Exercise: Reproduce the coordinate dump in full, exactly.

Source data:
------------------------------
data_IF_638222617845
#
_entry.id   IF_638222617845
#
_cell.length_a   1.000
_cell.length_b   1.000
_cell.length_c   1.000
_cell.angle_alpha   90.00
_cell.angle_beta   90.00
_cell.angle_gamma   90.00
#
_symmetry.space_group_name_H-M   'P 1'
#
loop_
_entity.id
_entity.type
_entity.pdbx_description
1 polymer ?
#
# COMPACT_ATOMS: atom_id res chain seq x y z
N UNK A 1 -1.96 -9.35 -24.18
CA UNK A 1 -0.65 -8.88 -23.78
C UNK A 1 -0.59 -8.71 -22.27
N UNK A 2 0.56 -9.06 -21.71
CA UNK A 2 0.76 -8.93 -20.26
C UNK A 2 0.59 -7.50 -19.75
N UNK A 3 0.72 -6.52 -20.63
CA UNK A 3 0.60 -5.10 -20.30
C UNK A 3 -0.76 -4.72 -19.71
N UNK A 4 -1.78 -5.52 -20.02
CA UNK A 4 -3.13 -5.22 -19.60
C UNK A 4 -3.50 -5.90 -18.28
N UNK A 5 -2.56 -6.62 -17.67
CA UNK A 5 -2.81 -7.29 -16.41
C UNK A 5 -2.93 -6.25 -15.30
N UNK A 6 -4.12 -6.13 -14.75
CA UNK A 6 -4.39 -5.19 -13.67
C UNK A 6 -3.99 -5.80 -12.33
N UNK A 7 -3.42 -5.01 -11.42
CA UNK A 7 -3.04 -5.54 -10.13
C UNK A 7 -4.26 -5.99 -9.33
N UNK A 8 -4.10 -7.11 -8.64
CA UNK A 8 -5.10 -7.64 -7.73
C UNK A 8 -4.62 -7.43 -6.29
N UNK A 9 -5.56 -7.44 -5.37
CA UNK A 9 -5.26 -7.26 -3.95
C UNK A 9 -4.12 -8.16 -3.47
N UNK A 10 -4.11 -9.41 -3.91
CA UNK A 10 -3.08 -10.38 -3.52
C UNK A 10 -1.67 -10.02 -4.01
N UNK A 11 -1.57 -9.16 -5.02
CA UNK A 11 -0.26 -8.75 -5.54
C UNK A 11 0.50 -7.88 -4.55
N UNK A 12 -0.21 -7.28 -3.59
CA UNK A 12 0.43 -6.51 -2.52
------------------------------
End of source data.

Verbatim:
data_IF_638222617845
#
_entry.id   IF_638222617845
#
_cell.length_a   1.000
_cell.length_b   1.000
_cell.length_c   1.000
_cell.angle_alpha   90.00
_cell.angle_beta   90.00
_cell.angle_gamma   90.00
#
_symmetry.space_group_name_H-M   'P 1'
#
loop_
_entity.id
_entity.type
_entity.pdbx_description
1 polymer ?
#
# COMPACT_ATOMS: atom_id res chain seq x y z
N UNK A 1 -1.96 -9.35 -24.18
CA UNK A 1 -0.65 -8.88 -23.78
C UNK A 1 -0.59 -8.71 -22.27
N UNK A 2 0.56 -9.06 -21.71
CA UNK A 2 0.76 -8.93 -20.26
C UNK A 2 0.59 -7.50 -19.75
N UNK A 3 0.72 -6.52 -20.63
CA UNK A 3 0.60 -5.10 -20.30
C UNK A 3 -0.76 -4.72 -19.71
N UNK A 4 -1.78 -5.52 -20.02
CA UNK A 4 -3.13 -5.22 -19.60
C UNK A 4 -3.50 -5.90 -18.28
N UNK A 5 -2.56 -6.62 -17.67
CA UNK A 5 -2.81 -7.29 -16.41
C UNK A 5 -2.93 -6.25 -15.30
N UNK A 6 -4.12 -6.13 -14.75
CA UNK A 6 -4.39 -5.19 -13.67
C UNK A 6 -3.99 -5.80 -12.33
N UNK A 7 -3.42 -5.01 -11.42
CA UNK A 7 -3.04 -5.54 -10.13
C UNK A 7 -4.26 -5.99 -9.33
N UNK A 8 -4.10 -7.11 -8.64
CA UNK A 8 -5.10 -7.64 -7.73
C UNK A 8 -4.62 -7.43 -6.29
N UNK A 9 -5.56 -7.44 -5.37
CA UNK A 9 -5.26 -7.26 -3.95
C UNK A 9 -4.12 -8.16 -3.47
N UNK A 10 -4.11 -9.41 -3.91
CA UNK A 10 -3.08 -10.38 -3.52
C UNK A 10 -1.67 -10.02 -4.01
N UNK A 11 -1.57 -9.16 -5.02
CA UNK A 11 -0.26 -8.75 -5.54
C UNK A 11 0.50 -7.88 -4.55
N UNK A 12 -0.21 -7.28 -3.59
CA UNK A 12 0.43 -6.51 -2.52